Good usability testing takes a fair amount of planning. In order to get quality feedback from your test participants, it is essential to carefully craft your tasks ahead of time, make sure your software is ready for users to play with it, and make sure everyone on your team is in agreement when it comes to the goals, procedures, and desired outcomes of the testing.
At Atomic Object, we’ve created a “Usability Test Starter Kit” to help bootstrap this planning process. The starter kit is a collection of documents with suggested procedures to follow including tried-and-true scheduling tactics, facilitator scripts, and a test plan overview document.
The kit has been very useful to us here, so we’re offering it as a free download.
The starter kit includes the following items:
- Sample Consent Form – a sample consent form for recording the test.
- Sample Facilitator Script – a pretty generic script for facilitating a usability test. Modify as necessary for your project’s particular needs.
- Sample Participant Script – includes the tasks that you will have your participants perform. you will need to extensively edit this document to reflect your particular testing goals and your project’s needs.
- Observer Notes – Notes sheet for observers with reminders about how and what to observe. Useful to hand out to all team members who will be observing the test.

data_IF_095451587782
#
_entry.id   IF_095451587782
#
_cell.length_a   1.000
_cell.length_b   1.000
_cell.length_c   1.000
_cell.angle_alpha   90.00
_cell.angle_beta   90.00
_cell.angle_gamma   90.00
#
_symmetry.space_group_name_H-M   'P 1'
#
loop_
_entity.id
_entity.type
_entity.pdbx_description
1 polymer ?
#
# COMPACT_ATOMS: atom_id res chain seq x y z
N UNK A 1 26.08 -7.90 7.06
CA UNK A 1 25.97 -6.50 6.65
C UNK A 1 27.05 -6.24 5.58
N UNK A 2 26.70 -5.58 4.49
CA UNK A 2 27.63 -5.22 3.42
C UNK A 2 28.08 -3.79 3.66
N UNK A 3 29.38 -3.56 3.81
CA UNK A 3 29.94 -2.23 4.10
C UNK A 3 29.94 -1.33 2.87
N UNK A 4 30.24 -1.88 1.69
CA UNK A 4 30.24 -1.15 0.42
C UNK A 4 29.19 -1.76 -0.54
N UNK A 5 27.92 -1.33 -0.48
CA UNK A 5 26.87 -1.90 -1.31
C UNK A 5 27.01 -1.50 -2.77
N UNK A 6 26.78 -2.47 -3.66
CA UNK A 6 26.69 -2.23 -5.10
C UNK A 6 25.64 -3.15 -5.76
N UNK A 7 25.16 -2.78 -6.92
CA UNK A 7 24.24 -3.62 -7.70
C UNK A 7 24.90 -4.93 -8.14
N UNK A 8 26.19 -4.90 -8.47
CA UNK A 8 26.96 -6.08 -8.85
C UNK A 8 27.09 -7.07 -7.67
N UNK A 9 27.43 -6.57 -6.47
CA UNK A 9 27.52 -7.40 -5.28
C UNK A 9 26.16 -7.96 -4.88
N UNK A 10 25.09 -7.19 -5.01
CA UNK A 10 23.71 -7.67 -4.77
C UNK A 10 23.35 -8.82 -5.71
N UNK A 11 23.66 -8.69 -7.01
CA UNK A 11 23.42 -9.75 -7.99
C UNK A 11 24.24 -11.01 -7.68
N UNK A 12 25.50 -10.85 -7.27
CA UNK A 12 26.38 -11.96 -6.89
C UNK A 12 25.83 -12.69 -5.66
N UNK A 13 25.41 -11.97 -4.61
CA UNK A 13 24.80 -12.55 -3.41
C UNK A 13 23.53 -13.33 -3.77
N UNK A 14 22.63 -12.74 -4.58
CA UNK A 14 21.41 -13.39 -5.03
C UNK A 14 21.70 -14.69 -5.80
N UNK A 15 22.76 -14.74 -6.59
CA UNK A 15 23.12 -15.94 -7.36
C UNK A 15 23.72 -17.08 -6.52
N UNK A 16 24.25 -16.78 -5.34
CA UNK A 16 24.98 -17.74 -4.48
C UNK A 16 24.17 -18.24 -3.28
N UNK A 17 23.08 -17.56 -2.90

- Notes On Usability Testing – General notes compiled by designers at Atomic Object. Good to review while working on a usability test plan.
- Sample Usability Testing Plan – A Usability Testing Plan is a good document to distribute to all team members (both internal and client.) It is the place where you include a general overview of the procedure that will be followed, as well as logistical information such as dates, time, location, and computer needs. Augment and modify the usability testing plan as necessary for your usability test’s needs.
- Checklist.txt – A checklist of things to do and remember before and during the test. Review each day you are prepping or running the tests.
We keep the starter kit in a Git repository so that it’s accessible to every team in the company. When a team is ready to conduct a usability test, they can copy the kit and modify each part of it to reflect the details of their particular project. Additionally, if a team tries out something new or has tips to share, they can add updated artifacts to the repo. That way, the kit evolves and grows along with our usability testing process.
The materials in this kit were collaboratively created by Paul Hart, Jared Sartin, Matt Fletcher, Shawn Crowley, Brittany Hunter, and others at Atomic Object.